I cannot get enough of Amber Appleton.
There has been quite a bit of discussion on this book, and some people seem to think that Amber Appleton's voice is irritating. Well, I listened to this entire book on CD, so I can officially tell you that this is not true. Amber Appleton is a lot of things, but irritating is not one of them; it just isn't fair to her. She's hopeful. She's generous. She seriously loves her mom, her friends, and her dog, Bobby Big Boy. She also loves Franks, the rest of the Five, Door Woman Lucy, Ricky Roberts, Donna, Private Jackson, the KDFC, Father Chee, and Old Man Linder, and even Joan of Old. And then some. And they all love her back. She's like a frickin ray of sunshine.
She also lives on a school bus after moving out of her mom's latest boyfriend's apartment. She's lucky Donna let's her shower at her house and sometimes feeds her (and BBB) dinner. Usually Mom isn't lucky enough to eat at all. And when something absolutely horrific happens, Amber Appleton is done with everyone. She's done with hanging out with her friends, done with living life, and done with being Amber Appleton.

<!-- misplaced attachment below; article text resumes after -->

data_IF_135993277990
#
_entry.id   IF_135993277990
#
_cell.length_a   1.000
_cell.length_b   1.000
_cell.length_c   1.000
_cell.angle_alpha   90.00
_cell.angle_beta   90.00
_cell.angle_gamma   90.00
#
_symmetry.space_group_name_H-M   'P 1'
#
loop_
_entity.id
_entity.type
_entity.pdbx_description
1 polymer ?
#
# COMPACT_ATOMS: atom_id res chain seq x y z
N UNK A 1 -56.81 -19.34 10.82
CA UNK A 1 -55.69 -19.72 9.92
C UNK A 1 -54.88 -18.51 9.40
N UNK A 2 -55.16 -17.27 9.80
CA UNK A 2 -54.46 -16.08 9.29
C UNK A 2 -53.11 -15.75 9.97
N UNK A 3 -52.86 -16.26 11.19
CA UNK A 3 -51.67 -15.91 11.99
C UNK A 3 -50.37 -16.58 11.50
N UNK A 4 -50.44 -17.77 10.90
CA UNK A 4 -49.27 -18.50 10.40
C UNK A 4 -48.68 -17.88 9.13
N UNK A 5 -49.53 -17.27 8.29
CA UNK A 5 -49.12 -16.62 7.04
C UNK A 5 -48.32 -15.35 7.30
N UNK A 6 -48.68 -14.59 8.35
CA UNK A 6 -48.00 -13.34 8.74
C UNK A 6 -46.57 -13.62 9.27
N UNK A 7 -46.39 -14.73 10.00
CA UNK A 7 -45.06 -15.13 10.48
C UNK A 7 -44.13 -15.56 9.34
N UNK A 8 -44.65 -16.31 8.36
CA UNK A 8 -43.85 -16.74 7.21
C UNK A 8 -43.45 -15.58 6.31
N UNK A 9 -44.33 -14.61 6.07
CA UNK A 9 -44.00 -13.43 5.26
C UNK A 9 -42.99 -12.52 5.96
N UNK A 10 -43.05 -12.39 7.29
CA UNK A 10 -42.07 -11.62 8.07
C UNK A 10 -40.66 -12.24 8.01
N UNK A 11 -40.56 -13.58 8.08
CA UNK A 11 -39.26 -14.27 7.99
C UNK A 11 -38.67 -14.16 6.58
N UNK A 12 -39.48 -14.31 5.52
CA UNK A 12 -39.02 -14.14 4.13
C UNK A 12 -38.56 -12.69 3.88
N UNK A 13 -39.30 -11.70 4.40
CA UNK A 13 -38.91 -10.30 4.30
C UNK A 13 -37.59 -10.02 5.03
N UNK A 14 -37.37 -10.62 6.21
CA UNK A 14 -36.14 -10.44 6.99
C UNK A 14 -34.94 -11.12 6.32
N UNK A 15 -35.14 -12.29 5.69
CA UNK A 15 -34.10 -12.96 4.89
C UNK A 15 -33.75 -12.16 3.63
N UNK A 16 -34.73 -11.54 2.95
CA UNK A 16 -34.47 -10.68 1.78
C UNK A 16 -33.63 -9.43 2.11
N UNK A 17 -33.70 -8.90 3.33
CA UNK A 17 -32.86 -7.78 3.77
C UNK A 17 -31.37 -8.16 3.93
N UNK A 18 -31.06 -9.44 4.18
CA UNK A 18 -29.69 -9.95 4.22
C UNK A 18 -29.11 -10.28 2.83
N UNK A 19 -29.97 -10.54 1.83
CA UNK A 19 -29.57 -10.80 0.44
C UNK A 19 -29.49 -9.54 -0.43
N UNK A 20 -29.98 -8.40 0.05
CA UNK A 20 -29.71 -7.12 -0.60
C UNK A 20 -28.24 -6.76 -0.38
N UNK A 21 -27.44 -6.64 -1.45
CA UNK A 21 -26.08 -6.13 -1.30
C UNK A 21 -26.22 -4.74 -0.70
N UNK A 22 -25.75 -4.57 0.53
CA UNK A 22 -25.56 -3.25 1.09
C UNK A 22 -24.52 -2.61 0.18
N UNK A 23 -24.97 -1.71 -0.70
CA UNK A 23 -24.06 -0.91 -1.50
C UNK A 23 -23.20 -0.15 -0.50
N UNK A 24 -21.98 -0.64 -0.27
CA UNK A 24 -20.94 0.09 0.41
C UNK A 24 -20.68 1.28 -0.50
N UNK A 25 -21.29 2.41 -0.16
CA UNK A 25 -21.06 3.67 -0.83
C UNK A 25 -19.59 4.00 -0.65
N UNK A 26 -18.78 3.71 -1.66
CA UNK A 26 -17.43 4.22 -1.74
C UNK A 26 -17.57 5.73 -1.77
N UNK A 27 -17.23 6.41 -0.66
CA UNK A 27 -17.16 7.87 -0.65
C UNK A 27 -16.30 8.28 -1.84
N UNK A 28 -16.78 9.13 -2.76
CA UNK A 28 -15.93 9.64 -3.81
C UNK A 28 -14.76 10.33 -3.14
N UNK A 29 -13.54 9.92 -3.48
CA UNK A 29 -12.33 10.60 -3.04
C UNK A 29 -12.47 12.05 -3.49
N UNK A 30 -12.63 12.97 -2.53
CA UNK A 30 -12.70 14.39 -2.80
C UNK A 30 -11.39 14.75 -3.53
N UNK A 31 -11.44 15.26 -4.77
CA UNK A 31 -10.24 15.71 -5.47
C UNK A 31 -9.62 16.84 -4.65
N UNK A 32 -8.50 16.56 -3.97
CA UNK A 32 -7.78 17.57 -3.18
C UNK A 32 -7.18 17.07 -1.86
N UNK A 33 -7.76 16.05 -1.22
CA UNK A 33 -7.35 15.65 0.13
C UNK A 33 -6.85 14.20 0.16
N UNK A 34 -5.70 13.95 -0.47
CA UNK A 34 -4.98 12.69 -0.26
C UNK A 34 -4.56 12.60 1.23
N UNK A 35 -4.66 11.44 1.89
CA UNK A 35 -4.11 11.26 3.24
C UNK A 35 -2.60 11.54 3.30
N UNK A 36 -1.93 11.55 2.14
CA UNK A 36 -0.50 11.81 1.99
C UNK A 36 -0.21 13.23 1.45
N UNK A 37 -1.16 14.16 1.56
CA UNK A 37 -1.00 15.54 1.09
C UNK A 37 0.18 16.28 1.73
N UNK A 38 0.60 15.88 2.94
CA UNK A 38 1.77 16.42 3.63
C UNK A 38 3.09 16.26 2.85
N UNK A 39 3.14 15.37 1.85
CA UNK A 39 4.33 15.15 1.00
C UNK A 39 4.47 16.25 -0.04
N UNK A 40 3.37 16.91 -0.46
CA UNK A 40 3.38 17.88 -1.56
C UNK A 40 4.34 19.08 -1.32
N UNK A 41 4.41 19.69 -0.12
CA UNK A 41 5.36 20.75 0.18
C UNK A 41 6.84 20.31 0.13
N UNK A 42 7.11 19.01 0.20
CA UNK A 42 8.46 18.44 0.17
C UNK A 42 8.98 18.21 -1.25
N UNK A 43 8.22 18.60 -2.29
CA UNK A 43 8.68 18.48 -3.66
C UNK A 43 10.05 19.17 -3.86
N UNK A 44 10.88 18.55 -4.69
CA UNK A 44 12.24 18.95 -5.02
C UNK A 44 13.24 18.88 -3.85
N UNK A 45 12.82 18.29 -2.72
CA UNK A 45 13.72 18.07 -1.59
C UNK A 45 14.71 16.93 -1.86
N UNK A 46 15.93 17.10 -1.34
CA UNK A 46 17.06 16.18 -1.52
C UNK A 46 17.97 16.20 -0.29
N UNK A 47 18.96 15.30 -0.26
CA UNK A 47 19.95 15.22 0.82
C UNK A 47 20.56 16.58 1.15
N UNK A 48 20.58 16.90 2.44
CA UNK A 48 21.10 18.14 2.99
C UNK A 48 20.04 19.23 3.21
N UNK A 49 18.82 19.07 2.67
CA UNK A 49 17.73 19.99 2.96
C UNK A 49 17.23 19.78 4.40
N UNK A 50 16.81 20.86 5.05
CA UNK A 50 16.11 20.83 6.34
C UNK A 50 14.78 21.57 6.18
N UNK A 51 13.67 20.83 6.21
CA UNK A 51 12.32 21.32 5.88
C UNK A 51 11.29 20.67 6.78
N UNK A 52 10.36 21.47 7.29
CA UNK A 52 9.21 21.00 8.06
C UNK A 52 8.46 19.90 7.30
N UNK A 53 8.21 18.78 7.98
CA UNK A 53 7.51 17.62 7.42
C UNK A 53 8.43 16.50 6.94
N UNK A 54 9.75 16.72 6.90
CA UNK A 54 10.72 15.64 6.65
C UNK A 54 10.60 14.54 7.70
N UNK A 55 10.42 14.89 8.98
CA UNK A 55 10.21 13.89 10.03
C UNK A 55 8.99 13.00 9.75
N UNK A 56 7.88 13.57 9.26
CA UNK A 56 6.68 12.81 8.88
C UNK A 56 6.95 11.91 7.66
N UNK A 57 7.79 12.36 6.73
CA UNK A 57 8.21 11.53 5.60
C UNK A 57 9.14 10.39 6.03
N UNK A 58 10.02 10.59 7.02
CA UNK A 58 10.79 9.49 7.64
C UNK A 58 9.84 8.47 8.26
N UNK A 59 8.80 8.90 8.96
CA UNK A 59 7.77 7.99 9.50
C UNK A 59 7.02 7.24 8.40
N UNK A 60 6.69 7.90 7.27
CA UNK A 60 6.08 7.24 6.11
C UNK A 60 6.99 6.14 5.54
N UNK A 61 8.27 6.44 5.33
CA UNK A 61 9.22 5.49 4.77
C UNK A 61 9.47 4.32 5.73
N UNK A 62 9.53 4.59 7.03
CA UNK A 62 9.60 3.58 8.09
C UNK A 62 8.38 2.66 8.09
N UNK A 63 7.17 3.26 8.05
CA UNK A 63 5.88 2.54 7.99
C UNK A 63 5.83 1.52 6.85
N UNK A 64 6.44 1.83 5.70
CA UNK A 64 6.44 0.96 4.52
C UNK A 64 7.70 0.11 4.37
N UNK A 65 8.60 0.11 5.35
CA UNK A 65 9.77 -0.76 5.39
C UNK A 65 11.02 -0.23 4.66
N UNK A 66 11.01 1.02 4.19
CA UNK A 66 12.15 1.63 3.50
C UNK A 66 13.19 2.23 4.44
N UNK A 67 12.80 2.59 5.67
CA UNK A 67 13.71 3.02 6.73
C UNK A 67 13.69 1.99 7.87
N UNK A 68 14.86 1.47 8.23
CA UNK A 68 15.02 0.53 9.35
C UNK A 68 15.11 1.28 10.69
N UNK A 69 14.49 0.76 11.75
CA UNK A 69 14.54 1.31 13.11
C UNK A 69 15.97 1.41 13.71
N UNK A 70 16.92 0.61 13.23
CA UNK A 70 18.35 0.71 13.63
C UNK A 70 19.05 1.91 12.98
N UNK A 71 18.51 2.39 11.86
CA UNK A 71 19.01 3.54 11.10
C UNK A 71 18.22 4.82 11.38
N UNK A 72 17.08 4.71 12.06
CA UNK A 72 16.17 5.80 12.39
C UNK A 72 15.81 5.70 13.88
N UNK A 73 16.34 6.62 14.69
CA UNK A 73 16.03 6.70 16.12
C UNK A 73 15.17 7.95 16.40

This story is really about what it's like to be a good person. Maybe Amber Appleton is "too good" to be believable, but I don't think so. I think she's perfect just the way she is. She makes no excuses, and she does things (good and bad) simply for the sake of doing something (usually good). And when she loses herself, those she's loved along the way are there to drag her back up into the real world. Through her own kindness she gains strength. Through haikus she gains peace. And through this story, you'll gain a heck of a great read. Better yet, a great listen. (But don't take my word for it. Meet Amber Appleton and make up your own mind.)
Call number: YA QUICK; YA CD QUICK (Teen Room)
Reviewed by kate the librarian